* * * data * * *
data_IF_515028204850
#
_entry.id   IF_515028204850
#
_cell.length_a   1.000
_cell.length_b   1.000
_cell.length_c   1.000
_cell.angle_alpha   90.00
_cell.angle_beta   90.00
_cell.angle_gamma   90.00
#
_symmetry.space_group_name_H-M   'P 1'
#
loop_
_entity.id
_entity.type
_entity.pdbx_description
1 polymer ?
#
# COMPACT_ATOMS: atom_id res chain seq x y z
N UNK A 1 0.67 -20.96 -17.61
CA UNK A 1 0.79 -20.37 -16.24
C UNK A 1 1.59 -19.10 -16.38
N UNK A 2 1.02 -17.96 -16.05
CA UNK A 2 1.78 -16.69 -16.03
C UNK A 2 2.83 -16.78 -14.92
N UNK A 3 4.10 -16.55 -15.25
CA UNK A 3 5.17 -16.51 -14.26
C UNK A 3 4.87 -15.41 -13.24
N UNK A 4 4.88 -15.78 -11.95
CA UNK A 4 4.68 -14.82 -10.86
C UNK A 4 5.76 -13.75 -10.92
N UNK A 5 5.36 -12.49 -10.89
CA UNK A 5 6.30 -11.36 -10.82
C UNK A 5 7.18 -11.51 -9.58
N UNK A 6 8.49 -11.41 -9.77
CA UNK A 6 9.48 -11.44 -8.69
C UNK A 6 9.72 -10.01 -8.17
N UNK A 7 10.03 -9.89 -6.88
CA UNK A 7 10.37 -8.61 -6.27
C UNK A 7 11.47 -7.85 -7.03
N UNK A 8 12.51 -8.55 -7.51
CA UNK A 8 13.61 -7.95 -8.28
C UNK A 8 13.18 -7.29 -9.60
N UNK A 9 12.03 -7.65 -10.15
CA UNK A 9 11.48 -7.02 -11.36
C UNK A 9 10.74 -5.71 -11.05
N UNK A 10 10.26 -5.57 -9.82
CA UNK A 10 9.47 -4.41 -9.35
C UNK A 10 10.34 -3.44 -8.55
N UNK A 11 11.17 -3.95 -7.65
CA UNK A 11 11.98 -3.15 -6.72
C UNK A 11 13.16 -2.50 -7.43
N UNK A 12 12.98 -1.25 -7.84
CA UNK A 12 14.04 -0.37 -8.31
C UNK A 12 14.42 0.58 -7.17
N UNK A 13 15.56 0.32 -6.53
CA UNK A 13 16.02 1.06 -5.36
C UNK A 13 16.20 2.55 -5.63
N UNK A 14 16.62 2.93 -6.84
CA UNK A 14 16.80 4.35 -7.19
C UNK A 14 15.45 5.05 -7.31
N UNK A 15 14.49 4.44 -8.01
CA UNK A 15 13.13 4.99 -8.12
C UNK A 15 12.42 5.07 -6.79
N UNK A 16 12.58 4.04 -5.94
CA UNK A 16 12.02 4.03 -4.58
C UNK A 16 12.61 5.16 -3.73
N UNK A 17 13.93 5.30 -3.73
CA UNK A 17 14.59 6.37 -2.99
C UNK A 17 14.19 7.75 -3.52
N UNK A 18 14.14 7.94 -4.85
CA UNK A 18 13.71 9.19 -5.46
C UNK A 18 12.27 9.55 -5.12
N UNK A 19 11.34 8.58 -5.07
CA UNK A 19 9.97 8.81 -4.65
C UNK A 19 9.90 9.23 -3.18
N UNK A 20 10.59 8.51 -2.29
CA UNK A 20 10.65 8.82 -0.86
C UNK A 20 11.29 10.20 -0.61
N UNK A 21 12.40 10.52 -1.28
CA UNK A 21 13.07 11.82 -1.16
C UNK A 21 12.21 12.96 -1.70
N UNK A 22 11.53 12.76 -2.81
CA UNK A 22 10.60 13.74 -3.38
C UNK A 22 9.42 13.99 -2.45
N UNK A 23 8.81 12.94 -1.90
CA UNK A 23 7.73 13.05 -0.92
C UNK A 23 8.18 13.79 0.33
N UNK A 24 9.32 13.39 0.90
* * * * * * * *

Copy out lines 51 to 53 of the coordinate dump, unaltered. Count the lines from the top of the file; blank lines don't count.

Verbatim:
N UNK A 11 11.17 -3.95 -7.65
CA UNK A 11 11.98 -3.15 -6.72
C UNK A 11 13.16 -2.50 -7.43